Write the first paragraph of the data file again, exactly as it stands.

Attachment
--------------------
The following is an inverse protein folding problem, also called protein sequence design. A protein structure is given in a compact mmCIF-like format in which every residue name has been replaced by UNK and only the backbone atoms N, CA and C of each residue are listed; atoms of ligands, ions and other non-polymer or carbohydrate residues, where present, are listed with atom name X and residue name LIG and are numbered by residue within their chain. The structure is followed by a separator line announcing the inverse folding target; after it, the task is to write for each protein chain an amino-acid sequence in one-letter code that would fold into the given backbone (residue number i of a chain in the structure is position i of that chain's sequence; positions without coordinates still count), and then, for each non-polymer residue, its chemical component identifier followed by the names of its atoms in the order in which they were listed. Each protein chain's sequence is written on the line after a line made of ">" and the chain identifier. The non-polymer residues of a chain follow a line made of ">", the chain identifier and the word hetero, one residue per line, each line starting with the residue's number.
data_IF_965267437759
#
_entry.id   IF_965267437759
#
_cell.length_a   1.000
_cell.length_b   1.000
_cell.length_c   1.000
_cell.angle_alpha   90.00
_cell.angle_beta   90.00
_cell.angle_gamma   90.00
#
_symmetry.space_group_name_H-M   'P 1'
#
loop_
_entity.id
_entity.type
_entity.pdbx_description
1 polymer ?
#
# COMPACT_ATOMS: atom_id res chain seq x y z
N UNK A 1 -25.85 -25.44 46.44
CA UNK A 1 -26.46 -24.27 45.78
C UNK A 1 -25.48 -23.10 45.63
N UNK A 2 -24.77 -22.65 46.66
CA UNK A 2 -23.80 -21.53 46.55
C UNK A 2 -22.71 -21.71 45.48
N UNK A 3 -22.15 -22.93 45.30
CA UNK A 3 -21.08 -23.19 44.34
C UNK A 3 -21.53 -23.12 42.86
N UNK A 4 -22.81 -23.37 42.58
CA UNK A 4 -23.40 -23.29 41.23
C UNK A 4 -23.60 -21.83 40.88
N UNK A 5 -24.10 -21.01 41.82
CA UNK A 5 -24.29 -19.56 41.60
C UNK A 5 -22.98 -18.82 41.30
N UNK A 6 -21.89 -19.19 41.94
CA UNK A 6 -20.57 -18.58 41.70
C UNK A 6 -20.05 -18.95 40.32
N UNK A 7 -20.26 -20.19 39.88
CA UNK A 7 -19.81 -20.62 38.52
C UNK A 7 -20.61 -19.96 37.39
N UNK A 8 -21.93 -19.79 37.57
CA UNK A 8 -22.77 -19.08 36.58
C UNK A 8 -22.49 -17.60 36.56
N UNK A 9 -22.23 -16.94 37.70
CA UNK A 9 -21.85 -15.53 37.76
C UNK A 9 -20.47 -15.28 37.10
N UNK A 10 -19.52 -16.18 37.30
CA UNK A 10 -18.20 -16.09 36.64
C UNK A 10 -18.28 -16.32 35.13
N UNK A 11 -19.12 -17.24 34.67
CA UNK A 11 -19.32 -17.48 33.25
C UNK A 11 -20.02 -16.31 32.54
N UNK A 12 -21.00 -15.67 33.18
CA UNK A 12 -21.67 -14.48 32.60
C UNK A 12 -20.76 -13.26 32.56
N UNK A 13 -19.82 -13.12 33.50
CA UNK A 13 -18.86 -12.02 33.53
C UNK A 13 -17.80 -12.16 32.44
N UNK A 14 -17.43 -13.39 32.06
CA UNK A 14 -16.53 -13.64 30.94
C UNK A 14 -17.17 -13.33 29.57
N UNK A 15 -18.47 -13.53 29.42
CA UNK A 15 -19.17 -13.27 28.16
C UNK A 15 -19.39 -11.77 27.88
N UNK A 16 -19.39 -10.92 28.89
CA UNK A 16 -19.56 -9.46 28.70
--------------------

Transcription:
The following is an inverse protein folding problem, also called protein sequence design. A protein structure is given in a compact mmCIF-like format in which every residue name has been replaced by UNK and only the backbone atoms N, CA and C of each residue are listed; atoms of ligands, ions and other non-polymer or carbohydrate residues, where present, are listed with atom name X and residue name LIG and are numbered by residue within their chain. The structure is followed by a separator line announcing the inverse folding target; after it, the task is to write for each protein chain an amino-acid sequence in one-letter code that would fold into the given backbone (residue number i of a chain in the structure is position i of that chain's sequence; positions without coordinates still count), and then, for each non-polymer residue, its chemical component identifier followed by the names of its atoms in the order in which they were listed. Each protein chain's sequence is written on the line after a line made of ">" and the chain identifier. The non-polymer residues of a chain follow a line made of ">", the chain identifier and the word hetero, one residue per line, each line starting with the residue's number.